Easter sunrise service celebrates 60th anniversary

The weather was perfect for the Easter Sunrise Service to return to Evergreen Cemetery.

Easter sunrise service celebrates 60th anniversary
April 20
05:10 2017

Photo by Timothy Ramsey



The first Easter Service Committee was organized with only three members – Velma Hopkins, Jerry C. Gilmore Jr. and Frances S. Gilmore – as a way to pay tribute to their loved ones who had passed away.

In 1957, the Easter Sunrise Committee held its first formal service at Evergreen Cemetery, the final resting place of each of the founders.

For the past 59 years, these services have been a fabric of the community, with guest speakers from various churches including Apostolic, Baptist, Holiness, Methodist, Presbyterian and others. Due to various reasons, the service had to be moved from the cemetery years ago.

In an effort to commemorate the 60th anniversary, the Original Easter Sunrise Committee co-sponsored with the Ministers’ Conference of Winston-Salem and Vicinity (MCWSV) to expand the efforts to be a citywide celebration. With that, the celebration has returned to Evergreen Cemetery.

Jerry C. Gilmore III, son of Jerry and Frances, says it feels great to have the service back at the cemetery.  He thought it was important to return because it was so special to the founders.

“I can’t say in words how good it makes me feel and it’s an emotional situation,” Gilmore said.  “I’m also ecstatic because of the warmth of the service and the inspiration of the message.  I was really happy to see this many people come out.”

Rev. Dr. Lamonte Williams, president of the MCWSV and Senior Pastor of Diggs Memorial United Holy Church, was the worship leader for the service.

He says he and the conference were gracious to receive an invitation from the Sunrise Committee and was happy to have the conference partner with them.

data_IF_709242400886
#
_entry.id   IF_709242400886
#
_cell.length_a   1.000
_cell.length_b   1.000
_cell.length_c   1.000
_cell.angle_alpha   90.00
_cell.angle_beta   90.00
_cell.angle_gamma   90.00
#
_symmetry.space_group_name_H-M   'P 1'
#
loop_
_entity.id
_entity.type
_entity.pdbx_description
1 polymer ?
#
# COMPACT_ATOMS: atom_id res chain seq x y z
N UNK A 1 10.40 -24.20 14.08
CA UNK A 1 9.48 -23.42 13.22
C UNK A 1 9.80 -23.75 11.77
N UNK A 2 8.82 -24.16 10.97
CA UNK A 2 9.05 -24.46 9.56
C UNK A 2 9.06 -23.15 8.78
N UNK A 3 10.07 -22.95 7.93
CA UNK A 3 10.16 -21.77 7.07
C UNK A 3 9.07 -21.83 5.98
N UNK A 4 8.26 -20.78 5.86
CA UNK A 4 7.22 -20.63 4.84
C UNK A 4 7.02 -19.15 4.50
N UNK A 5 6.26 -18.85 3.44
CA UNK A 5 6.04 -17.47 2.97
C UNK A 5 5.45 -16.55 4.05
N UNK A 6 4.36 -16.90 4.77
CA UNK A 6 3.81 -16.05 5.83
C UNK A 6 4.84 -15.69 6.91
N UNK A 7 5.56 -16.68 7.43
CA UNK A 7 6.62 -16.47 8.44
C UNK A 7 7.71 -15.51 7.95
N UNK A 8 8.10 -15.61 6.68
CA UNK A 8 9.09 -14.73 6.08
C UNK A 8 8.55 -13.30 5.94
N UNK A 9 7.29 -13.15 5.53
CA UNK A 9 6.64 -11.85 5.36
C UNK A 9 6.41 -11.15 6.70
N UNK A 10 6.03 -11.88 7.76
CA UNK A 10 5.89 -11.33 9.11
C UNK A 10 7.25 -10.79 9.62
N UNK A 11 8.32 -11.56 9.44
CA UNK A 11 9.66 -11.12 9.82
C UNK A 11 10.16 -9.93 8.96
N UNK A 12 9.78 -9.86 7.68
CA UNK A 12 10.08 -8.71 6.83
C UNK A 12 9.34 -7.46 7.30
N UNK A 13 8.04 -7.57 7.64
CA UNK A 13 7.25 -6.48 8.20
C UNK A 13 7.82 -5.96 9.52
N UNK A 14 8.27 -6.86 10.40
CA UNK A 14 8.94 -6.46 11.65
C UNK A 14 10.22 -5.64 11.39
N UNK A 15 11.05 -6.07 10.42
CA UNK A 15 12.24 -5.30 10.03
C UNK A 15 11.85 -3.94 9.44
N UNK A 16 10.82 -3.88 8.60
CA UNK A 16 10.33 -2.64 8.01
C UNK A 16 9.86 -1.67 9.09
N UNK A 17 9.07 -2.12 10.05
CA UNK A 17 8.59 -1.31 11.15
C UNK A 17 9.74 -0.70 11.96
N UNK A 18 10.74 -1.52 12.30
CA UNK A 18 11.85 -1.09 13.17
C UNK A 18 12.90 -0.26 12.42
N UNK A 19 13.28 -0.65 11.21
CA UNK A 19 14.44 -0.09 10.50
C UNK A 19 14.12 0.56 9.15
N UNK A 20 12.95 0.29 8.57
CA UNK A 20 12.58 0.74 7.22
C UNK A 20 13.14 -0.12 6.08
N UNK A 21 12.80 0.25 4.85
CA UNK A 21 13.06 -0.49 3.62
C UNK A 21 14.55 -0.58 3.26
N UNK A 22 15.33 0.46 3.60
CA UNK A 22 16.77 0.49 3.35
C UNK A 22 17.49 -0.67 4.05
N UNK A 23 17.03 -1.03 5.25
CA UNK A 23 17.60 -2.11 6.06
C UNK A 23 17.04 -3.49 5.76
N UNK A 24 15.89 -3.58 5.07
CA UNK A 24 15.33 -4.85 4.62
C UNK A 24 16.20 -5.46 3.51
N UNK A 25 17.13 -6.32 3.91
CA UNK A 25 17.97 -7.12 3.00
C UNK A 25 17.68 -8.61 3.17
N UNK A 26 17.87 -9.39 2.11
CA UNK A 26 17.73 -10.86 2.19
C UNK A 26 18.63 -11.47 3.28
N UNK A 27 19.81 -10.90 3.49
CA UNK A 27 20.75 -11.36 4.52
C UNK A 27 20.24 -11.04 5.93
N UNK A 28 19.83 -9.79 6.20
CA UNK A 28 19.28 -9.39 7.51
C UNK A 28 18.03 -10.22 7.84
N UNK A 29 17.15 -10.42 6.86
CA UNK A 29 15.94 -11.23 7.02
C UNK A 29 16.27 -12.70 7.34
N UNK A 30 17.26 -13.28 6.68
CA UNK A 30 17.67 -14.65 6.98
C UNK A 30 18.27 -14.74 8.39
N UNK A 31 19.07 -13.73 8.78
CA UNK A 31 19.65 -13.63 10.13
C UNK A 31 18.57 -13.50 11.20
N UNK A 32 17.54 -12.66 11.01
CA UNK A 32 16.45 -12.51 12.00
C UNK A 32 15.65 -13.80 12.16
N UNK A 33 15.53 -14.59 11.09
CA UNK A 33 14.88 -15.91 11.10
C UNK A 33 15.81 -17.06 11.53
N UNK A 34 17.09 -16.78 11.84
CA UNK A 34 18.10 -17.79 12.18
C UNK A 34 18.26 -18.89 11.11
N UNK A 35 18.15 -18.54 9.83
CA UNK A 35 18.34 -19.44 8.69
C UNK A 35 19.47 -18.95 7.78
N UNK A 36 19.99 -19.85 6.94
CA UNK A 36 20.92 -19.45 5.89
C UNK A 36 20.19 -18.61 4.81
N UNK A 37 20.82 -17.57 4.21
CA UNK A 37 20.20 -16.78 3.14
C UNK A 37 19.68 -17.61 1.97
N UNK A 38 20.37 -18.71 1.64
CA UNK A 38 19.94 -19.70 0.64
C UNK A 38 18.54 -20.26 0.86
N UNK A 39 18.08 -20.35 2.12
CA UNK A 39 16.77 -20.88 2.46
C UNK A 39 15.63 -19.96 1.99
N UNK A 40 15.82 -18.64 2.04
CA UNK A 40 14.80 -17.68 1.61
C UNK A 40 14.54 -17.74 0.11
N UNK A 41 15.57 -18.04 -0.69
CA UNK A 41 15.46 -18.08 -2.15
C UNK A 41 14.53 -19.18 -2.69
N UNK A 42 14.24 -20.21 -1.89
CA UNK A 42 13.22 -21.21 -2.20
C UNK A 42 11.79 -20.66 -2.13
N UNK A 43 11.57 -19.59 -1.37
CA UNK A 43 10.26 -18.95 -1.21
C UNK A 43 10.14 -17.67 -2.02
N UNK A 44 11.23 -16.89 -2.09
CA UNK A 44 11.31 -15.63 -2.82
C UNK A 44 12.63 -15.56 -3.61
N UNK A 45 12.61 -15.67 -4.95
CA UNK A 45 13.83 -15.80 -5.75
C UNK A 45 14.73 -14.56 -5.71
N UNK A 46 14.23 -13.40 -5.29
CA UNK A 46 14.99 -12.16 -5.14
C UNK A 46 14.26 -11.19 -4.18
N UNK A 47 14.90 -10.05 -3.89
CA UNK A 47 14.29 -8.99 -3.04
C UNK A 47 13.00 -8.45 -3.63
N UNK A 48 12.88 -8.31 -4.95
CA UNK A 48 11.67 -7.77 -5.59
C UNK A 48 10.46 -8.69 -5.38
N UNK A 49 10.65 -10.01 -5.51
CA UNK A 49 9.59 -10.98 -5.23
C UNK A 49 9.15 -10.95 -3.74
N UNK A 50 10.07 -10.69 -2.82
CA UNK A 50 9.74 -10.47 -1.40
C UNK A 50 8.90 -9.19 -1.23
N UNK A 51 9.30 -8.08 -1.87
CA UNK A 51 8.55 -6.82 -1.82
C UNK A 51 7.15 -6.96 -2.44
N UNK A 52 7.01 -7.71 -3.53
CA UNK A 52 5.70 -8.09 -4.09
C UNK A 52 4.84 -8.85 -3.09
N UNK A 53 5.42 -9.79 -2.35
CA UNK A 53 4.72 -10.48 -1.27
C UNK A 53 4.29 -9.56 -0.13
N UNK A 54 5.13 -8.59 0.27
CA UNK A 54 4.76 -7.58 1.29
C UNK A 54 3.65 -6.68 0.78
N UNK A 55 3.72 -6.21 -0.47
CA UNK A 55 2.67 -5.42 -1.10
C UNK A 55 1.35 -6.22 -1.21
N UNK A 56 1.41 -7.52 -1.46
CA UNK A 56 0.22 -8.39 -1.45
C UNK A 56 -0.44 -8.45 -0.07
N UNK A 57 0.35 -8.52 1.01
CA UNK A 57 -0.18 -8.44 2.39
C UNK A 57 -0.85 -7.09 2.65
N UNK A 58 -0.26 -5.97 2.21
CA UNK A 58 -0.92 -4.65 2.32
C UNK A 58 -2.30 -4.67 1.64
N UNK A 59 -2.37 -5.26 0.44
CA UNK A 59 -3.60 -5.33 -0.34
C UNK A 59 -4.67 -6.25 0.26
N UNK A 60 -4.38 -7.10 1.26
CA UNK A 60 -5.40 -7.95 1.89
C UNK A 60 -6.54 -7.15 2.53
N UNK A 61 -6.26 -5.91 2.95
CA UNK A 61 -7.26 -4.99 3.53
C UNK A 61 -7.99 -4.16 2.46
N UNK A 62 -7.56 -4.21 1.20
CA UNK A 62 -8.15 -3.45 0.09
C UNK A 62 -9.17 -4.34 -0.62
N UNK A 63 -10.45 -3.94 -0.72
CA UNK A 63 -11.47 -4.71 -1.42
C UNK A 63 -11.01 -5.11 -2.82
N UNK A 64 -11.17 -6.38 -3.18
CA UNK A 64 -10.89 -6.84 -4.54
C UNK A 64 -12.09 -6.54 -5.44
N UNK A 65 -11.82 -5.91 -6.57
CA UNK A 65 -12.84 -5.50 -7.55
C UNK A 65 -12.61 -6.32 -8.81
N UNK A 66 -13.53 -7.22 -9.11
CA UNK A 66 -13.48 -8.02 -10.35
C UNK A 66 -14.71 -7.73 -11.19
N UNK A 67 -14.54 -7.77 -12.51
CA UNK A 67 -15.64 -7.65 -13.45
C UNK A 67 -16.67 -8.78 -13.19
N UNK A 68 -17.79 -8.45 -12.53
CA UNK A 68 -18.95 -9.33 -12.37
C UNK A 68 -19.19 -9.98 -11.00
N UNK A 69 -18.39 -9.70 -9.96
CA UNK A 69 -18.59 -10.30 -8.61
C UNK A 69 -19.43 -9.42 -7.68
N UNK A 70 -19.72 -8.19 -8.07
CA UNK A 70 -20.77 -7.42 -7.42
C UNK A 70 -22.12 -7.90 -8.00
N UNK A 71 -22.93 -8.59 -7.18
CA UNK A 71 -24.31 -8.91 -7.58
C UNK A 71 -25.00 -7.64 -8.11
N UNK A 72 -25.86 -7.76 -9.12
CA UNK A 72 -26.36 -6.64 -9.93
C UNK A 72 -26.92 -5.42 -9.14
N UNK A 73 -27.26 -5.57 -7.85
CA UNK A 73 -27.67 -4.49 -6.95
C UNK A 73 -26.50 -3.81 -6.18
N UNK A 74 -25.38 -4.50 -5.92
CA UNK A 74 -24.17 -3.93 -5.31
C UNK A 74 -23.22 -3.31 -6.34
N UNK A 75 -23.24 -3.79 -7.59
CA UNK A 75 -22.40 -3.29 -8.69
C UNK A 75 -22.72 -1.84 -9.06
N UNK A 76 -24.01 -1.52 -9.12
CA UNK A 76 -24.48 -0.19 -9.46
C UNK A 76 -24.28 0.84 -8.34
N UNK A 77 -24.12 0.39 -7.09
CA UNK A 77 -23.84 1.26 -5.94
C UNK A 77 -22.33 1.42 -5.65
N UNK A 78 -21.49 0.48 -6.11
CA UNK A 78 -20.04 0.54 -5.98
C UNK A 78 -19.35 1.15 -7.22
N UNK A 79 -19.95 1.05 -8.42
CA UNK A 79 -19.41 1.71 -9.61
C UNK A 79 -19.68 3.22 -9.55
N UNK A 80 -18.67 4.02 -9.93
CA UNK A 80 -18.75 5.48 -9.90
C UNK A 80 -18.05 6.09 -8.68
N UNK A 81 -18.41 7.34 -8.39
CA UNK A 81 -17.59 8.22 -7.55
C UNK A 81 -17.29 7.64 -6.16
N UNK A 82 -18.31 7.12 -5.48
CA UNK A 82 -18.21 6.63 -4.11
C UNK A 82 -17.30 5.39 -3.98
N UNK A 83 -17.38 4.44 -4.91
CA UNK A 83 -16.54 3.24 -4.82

“The conference was very excited about the collaboration because in the end, it’s about community work,” Williams said.  “We at the conference would like to highlight that yes, we do social justice work, but in the end, we are a faith organization.  This was a wonderful way for the Ministers’ Conference to say, ‘Yes, we are a part of the community.’”

“We thought it would be an ideal way for the community to know we are here on a spiritual level,” Williams said.  “The Ministers’ Conference is a representation of a collaboration of faith leaders.  So at the end of the day, the conference is recognizing the needs of the community.  When we can gather around a common goal, we tend to forget about our individual differences.”

The service featured singing from Madam Mary Lee Hanie, a proclamation from the city of Winston-Salem and a message from the Rev. Dr. Paul A. Lowe Jr., senior pastor of Shiloh Baptist Church.  His message about the Resurrection of Christ inspired all in attendance.

“To keep this tradition going is a powerful thing and it speaks volumes about the committee,” Lowe said.  “I just wanted to let everyone know that with everything going on, Christ is risen.  The fact that He is risen means there is hope.  There is hope of a brighter and better future and that we don’t have to give up, even with a certain individual in the White House.”

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Timothy Ramsey

Timothy Ramsey

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